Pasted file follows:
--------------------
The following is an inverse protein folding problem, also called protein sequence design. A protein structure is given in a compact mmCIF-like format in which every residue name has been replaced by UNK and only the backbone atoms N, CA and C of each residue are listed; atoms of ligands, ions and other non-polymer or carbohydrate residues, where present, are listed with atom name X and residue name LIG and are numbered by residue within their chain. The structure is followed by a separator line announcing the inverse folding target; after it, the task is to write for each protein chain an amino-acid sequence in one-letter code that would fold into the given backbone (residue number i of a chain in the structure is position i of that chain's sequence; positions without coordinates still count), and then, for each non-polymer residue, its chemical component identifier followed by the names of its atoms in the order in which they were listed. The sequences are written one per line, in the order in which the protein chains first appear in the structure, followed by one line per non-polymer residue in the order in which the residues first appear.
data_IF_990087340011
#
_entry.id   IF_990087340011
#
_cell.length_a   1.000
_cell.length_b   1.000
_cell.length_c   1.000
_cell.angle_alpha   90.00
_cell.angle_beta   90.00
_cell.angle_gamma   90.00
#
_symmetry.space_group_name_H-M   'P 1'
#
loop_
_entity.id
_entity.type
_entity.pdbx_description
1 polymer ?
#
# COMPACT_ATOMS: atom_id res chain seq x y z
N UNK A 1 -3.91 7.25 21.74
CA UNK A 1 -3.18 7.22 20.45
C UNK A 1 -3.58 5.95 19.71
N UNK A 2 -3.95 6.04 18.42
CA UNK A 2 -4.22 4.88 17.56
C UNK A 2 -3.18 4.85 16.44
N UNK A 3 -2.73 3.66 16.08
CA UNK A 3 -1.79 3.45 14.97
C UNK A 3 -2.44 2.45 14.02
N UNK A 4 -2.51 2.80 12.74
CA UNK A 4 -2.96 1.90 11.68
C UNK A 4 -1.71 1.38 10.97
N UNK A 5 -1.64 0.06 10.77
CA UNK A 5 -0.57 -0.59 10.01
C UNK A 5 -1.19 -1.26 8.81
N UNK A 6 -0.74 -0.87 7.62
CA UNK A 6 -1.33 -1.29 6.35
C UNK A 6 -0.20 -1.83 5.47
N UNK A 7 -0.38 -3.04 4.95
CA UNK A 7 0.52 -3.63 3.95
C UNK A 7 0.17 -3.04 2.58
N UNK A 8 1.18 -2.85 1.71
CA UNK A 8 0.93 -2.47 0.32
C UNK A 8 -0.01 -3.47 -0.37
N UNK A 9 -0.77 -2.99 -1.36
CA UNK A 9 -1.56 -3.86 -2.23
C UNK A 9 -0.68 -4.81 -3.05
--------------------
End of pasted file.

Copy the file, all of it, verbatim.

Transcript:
The following is an inverse protein folding problem, also called protein sequence design. A protein structure is given in a compact mmCIF-like format in which every residue name has been replaced by UNK and only the backbone atoms N, CA and C of each residue are listed; atoms of ligands, ions and other non-polymer or carbohydrate residues, where present, are listed with atom name X and residue name LIG and are numbered by residue within their chain. The structure is followed by a separator line announcing the inverse folding target; after it, the task is to write for each protein chain an amino-acid sequence in one-letter code that would fold into the given backbone (residue number i of a chain in the structure is position i of that chain's sequence; positions without coordinates still count), and then, for each non-polymer residue, its chemical component identifier followed by the names of its atoms in the order in which they were listed. The sequences are written one per line, in the order in which the protein chains first appear in the structure, followed by one line per non-polymer residue in the order in which the residues first appear.
data_IF_990087340011
#
_entry.id   IF_990087340011
#
_cell.length_a   1.000
_cell.length_b   1.000
_cell.length_c   1.000
_cell.angle_alpha   90.00
_cell.angle_beta   90.00
_cell.angle_gamma   90.00
#
_symmetry.space_group_name_H-M   'P 1'
#
loop_
_entity.id
_entity.type
_entity.pdbx_description
1 polymer ?
#
# COMPACT_ATOMS: atom_id res chain seq x y z
N UNK A 1 -3.91 7.25 21.74
CA UNK A 1 -3.18 7.22 20.45
C UNK A 1 -3.58 5.95 19.71
N UNK A 2 -3.95 6.04 18.42
CA UNK A 2 -4.22 4.88 17.56
C UNK A 2 -3.18 4.85 16.44
N UNK A 3 -2.73 3.66 16.08
CA UNK A 3 -1.79 3.45 14.97
C UNK A 3 -2.44 2.45 14.02
N UNK A 4 -2.51 2.80 12.74
CA UNK A 4 -2.96 1.90 11.68
C UNK A 4 -1.71 1.38 10.97
N UNK A 5 -1.64 0.06 10.77
CA UNK A 5 -0.57 -0.59 10.01
C UNK A 5 -1.19 -1.26 8.81
N UNK A 6 -0.74 -0.87 7.62
CA UNK A 6 -1.33 -1.29 6.35
C UNK A 6 -0.20 -1.83 5.47
N UNK A 7 -0.38 -3.04 4.95
CA UNK A 7 0.52 -3.63 3.95
C UNK A 7 0.17 -3.04 2.58
N UNK A 8 1.18 -2.85 1.71
CA UNK A 8 0.93 -2.47 0.32
C UNK A 8 -0.01 -3.47 -0.37
N UNK A 9 -0.77 -2.99 -1.36
CA UNK A 9 -1.56 -3.86 -2.23
C UNK A 9 -0.68 -4.81 -3.05